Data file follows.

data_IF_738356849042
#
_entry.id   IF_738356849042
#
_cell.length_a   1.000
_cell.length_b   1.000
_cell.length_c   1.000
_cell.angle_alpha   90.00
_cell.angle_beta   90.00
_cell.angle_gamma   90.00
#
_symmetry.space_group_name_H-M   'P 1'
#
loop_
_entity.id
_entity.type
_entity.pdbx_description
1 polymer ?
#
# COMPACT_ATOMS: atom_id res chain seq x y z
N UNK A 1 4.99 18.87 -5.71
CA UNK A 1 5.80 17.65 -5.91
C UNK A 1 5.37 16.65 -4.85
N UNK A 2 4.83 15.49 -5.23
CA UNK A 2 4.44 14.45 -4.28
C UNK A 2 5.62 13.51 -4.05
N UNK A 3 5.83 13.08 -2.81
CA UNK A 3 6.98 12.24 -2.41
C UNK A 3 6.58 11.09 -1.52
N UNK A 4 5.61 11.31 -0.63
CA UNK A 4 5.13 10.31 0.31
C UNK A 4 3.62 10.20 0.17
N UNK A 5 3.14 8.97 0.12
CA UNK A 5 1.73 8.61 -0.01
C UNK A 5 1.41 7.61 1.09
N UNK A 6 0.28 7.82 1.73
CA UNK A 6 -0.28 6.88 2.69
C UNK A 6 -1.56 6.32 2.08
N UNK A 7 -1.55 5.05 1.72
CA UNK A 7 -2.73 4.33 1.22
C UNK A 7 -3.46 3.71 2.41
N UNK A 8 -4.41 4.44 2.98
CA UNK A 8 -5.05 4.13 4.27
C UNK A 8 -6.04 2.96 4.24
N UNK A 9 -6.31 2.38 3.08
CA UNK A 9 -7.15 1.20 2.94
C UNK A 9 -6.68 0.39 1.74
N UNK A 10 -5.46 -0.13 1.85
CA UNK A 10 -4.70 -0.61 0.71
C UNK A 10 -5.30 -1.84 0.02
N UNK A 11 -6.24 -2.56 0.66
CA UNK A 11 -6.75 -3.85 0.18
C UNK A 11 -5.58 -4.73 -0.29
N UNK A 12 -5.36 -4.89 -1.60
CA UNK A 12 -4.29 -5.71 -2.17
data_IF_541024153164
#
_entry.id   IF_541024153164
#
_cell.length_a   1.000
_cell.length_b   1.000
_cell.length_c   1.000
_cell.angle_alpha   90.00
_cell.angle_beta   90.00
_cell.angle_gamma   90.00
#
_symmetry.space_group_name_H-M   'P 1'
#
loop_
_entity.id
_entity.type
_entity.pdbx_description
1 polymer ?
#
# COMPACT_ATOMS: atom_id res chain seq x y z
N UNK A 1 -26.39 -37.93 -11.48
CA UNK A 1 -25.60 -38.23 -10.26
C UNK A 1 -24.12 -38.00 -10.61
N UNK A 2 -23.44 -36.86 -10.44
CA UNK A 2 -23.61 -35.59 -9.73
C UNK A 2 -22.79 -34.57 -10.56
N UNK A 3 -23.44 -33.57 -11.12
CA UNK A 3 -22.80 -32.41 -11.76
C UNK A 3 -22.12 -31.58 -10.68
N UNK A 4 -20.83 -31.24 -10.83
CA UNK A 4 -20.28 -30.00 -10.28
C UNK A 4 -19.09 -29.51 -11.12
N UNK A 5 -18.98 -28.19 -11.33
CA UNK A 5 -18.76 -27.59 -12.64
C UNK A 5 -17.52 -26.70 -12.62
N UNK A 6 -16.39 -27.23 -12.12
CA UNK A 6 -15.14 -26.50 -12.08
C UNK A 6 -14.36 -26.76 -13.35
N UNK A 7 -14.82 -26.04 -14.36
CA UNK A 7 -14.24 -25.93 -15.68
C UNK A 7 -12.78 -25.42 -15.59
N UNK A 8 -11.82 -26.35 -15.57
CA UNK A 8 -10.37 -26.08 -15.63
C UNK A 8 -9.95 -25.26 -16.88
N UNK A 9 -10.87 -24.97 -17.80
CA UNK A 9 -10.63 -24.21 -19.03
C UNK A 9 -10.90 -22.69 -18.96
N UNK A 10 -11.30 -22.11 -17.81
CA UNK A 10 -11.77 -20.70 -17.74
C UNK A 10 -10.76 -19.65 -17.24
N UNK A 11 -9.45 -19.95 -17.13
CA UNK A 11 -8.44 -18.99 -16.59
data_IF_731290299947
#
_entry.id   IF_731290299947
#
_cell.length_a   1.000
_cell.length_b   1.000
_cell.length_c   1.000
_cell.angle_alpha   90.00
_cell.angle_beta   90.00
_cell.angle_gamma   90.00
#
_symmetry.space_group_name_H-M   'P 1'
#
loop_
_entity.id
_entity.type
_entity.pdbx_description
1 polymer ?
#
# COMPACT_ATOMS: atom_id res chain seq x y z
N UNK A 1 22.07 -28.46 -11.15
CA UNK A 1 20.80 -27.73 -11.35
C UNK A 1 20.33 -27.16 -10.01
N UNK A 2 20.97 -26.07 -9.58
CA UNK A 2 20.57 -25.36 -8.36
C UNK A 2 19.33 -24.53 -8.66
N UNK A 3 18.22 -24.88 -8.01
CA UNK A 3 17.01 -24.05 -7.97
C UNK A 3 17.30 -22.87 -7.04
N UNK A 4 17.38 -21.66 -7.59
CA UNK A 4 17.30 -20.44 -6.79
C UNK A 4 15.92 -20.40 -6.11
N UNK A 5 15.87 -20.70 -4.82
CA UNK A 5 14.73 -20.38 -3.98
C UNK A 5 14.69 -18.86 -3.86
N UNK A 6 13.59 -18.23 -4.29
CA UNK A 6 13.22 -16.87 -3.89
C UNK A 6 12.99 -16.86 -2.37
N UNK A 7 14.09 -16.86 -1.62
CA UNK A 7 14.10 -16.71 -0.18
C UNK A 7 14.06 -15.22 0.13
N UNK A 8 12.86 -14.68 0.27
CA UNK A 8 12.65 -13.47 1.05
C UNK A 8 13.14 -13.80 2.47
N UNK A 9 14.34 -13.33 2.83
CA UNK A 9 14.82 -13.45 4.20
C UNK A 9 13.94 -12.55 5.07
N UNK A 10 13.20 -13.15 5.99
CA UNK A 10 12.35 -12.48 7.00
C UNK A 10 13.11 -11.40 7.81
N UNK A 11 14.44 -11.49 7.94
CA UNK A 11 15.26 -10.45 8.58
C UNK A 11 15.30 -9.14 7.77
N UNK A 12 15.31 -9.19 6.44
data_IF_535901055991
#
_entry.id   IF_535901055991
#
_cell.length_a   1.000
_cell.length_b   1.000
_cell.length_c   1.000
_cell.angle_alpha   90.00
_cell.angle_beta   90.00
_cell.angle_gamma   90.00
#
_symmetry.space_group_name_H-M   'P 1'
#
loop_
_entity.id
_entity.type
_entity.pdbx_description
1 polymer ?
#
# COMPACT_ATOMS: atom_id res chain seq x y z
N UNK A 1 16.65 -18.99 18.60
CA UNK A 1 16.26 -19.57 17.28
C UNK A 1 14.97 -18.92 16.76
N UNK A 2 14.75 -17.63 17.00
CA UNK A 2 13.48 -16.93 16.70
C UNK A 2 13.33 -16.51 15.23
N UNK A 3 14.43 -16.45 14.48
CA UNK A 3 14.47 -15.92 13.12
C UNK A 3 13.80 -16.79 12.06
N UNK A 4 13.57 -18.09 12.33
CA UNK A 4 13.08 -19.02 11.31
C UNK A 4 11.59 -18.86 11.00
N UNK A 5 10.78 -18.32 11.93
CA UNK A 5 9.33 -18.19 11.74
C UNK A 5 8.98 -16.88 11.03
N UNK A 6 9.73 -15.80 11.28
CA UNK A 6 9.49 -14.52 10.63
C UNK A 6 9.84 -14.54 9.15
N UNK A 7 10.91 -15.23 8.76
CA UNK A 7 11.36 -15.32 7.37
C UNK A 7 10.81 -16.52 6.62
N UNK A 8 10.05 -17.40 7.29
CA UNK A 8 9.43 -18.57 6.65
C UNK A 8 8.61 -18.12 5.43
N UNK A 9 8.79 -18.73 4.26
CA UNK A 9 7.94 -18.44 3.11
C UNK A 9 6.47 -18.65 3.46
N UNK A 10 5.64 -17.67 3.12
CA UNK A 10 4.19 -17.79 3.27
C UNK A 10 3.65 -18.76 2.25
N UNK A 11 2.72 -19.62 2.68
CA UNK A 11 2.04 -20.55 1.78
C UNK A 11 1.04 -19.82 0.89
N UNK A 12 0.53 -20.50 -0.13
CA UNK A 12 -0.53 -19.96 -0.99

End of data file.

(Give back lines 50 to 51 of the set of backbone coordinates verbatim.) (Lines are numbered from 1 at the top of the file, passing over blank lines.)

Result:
C UNK A 10 -5.30 -1.84 0.02
N UNK A 11 -6.24 -2.56 0.66